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The 21st Century Charter Schools Initiative

The 21st Century Charter Schools Initiative

gave benchmark

gave benchmark assessments based on the Texas state standardized test, and teachers met one on one with students to set goals for the official end-of-year assessment. 3. Provide high-dosage tutoring. Students in select grades received intensive, hour-long, two-on-one tutoring in math. Tutors were given two weeks of training prior to the start of school. The position was full-time with an annual salary of $20,000; bonus payments up to $8,000 were offered based on student achievement. Each school hired a site coordinator to oversee tutoring. 4. Extend time on task. The school district received a waiver from the Texas state legislature to extend the school year by five days, and to increase the school day by an hour per day on average. Total instruction time increased by 21 percent relative to the previous year. 5. Establish a culture of high expectations. Each school set its own requirements, and professional development incorporated these goals. The basic requirements were as follows: every classroom must have goals posted, every student must know what her individual goals are for the year and how she is going to achieve these goals, and every school must have visual evidence of a college-going culture. class periods devoted to math, while those struggling more in reading should spend more time on reading. 5. Establish a culture of high expectations. From the time that students enter a school, they should understand that everyone expects them to succeed and that the teachers, administrators, and other staff are there to help them succeed. The first week of school should be a “culture camp,” a time to focus on what behaviors and actions are conducive to achieving success. Classrooms should post goals on the walls as a constant reminder of the high expectations, and schools should visibly promote a culture of going to college by hanging posters about college and by discussing college readiness with students. Students must be cognizant of their individual goals and the steps needed to achieve them. The Hamilton Project • Brookings 15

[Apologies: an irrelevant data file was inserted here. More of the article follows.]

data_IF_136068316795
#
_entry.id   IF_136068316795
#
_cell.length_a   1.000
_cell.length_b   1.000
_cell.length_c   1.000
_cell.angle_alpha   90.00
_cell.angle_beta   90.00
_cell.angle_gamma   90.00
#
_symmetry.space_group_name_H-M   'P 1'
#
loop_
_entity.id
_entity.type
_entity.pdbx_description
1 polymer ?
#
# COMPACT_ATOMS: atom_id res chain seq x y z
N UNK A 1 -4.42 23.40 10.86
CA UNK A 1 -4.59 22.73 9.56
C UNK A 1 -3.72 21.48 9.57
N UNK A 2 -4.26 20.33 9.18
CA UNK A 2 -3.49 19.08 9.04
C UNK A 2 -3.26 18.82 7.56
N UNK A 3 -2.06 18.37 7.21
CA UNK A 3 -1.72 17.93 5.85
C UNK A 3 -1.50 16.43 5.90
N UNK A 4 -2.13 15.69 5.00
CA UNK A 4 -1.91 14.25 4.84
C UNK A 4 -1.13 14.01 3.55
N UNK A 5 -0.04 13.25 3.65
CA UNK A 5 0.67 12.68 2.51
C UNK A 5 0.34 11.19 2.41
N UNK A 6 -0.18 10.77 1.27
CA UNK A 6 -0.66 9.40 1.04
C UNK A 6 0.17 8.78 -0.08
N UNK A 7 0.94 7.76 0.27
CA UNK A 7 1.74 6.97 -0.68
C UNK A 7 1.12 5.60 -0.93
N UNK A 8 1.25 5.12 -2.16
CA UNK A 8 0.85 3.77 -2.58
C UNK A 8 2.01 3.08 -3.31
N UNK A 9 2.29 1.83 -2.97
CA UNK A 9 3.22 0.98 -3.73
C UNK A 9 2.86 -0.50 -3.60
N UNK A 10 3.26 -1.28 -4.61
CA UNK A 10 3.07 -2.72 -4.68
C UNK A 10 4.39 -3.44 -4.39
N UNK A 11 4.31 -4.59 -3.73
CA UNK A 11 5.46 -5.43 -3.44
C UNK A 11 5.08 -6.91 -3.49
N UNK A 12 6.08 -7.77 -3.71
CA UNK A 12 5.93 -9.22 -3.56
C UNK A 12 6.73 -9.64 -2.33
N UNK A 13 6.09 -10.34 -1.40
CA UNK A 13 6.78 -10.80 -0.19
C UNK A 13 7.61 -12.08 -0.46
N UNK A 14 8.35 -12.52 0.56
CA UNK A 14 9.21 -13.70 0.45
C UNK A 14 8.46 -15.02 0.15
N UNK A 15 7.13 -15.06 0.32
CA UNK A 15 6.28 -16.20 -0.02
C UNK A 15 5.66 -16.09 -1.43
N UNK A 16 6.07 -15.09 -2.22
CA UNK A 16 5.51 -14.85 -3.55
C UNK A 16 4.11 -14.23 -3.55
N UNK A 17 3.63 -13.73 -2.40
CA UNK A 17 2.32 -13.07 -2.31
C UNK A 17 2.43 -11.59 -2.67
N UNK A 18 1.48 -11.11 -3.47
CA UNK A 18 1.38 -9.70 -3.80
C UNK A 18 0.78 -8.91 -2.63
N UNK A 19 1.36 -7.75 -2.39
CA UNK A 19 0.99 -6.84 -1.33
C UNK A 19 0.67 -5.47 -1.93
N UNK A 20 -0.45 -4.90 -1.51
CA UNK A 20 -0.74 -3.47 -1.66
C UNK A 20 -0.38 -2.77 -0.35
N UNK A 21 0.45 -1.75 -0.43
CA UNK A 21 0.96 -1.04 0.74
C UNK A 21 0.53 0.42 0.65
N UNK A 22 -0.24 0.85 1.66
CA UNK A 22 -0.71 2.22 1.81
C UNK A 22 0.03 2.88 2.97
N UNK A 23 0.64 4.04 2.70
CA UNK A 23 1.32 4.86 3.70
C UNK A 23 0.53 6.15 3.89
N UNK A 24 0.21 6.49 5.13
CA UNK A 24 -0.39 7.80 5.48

Chapter 5: Scaling Up and Experimenting Each school district faces unique challenges and may require slightly different iterations of the five tenets to best suit its needs. The lessons learned from New York City charter schools and from the experiments in Houston and Denver can provide the foundation for reforms and evaluations in other similar districts and schools. In particular, we suggest striving to save students from the lowest-performing 5,000 schools over the next eight years, ultimately reaching 3 million students. The results from Houston and Denver are promising but also preliminary. It is essential to continue to evaluate and experiment with combinations of reforms. Each school can benefit from reforms and shed light on the questions that remain. And while costs may vary by school, one thing is clear: high expectations are free. Although it is not possible to offer a one-size-fits-all package of reforms, we cannot allow the perfect to be the enemy of the good. By expanding what we know works and conducting more research as we expand those practices, this new approach could benefit millions of students from the nation’s struggling schools and neighborhoods. In Houston and in Denver, the marginal cost of the program was approximately $1,800 per pupil. The components varied widely in cost; for example, high expectations was the lowest-cost reform, involving essentially zero-dollar investments in posters Table 1. Per Pupil Marginal Costs of Houston Reforms Tutoring $700 Human Capital $250 Technology and Data $200 Extended Day $550 Administrative Costs $100 Note: The cost of tutoring was $2,200 per student tutored. Costs in table are divided across all students, including those who did not receive tutoring, to correspond to impacts, which are also averaged across grades. and a concerted effort by staff in lieu of additional monetary costs. On the other hand, tutoring required hiring many new full-time staff, and was only provided in sixth- and ninth-grade math due to funding constraints. Table 1 gives an approximate breakdown of the per-pupil marginal costs in Houston. Further research is necessary to determine where money should be directed to provide the largest returns and to explore to what extent the five reforms can be separated and how they reinforce each other. To reach 3 million children would cost roughly $6 billion per year. 16 Learning from the Successes and Failures of Charter Schools

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